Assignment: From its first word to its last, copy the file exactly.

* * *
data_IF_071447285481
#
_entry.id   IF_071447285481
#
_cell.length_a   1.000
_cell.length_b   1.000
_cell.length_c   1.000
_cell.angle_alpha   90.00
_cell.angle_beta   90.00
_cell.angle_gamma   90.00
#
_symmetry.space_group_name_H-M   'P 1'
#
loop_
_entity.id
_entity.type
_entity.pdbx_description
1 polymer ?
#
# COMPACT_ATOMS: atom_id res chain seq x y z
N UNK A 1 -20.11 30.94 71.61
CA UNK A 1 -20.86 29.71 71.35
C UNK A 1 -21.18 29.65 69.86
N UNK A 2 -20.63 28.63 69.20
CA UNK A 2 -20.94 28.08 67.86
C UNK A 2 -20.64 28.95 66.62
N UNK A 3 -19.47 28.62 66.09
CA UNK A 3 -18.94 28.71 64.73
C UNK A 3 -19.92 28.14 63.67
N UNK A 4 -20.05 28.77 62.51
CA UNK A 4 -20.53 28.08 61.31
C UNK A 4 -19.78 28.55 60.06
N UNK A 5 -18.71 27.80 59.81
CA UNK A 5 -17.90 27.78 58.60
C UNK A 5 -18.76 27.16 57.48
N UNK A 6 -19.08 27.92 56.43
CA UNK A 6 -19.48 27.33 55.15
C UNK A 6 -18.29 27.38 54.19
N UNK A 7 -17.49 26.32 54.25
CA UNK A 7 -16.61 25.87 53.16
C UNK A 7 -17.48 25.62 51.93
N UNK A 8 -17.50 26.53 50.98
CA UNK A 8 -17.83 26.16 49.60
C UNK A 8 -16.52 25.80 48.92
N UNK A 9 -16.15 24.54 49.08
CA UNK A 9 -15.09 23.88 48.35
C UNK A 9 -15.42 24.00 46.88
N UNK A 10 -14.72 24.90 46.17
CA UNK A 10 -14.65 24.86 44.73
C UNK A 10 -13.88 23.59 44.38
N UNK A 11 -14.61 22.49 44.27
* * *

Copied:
data_IF_071447285481
#
_entry.id   IF_071447285481
#
_cell.length_a   1.000
_cell.length_b   1.000
_cell.length_c   1.000
_cell.angle_alpha   90.00
_cell.angle_beta   90.00
_cell.angle_gamma   90.00
#
_symmetry.space_group_name_H-M   'P 1'
#
loop_
_entity.id
_entity.type
_entity.pdbx_description
1 polymer ?
#
# COMPACT_ATOMS: atom_id res chain seq x y z
N UNK A 1 -20.11 30.94 71.61
CA UNK A 1 -20.86 29.71 71.35
C UNK A 1 -21.18 29.65 69.86
N UNK A 2 -20.63 28.63 69.20
CA UNK A 2 -20.94 28.08 67.86
C UNK A 2 -20.64 28.95 66.62
N UNK A 3 -19.47 28.62 66.09
CA UNK A 3 -18.94 28.71 64.73
C UNK A 3 -19.92 28.14 63.67
N UNK A 4 -20.05 28.77 62.51
CA UNK A 4 -20.53 28.08 61.31
C UNK A 4 -19.78 28.55 60.06
N UNK A 5 -18.71 27.80 59.81
CA UNK A 5 -17.90 27.78 58.60
C UNK A 5 -18.76 27.16 57.48
N UNK A 6 -19.08 27.92 56.43
CA UNK A 6 -19.48 27.33 55.15
C UNK A 6 -18.29 27.38 54.19
N UNK A 7 -17.49 26.32 54.25
CA UNK A 7 -16.61 25.87 53.16
C UNK A 7 -17.48 25.62 51.93
N UNK A 8 -17.50 26.53 50.98
CA UNK A 8 -17.83 26.16 49.60
C UNK A 8 -16.52 25.80 48.92
N UNK A 9 -16.15 24.54 49.08
CA UNK A 9 -15.09 23.88 48.35
C UNK A 9 -15.42 24.00 46.88
N UNK A 10 -14.72 24.90 46.17
CA UNK A 10 -14.65 24.86 44.73
C UNK A 10 -13.88 23.59 44.38
N UNK A 11 -14.61 22.49 44.27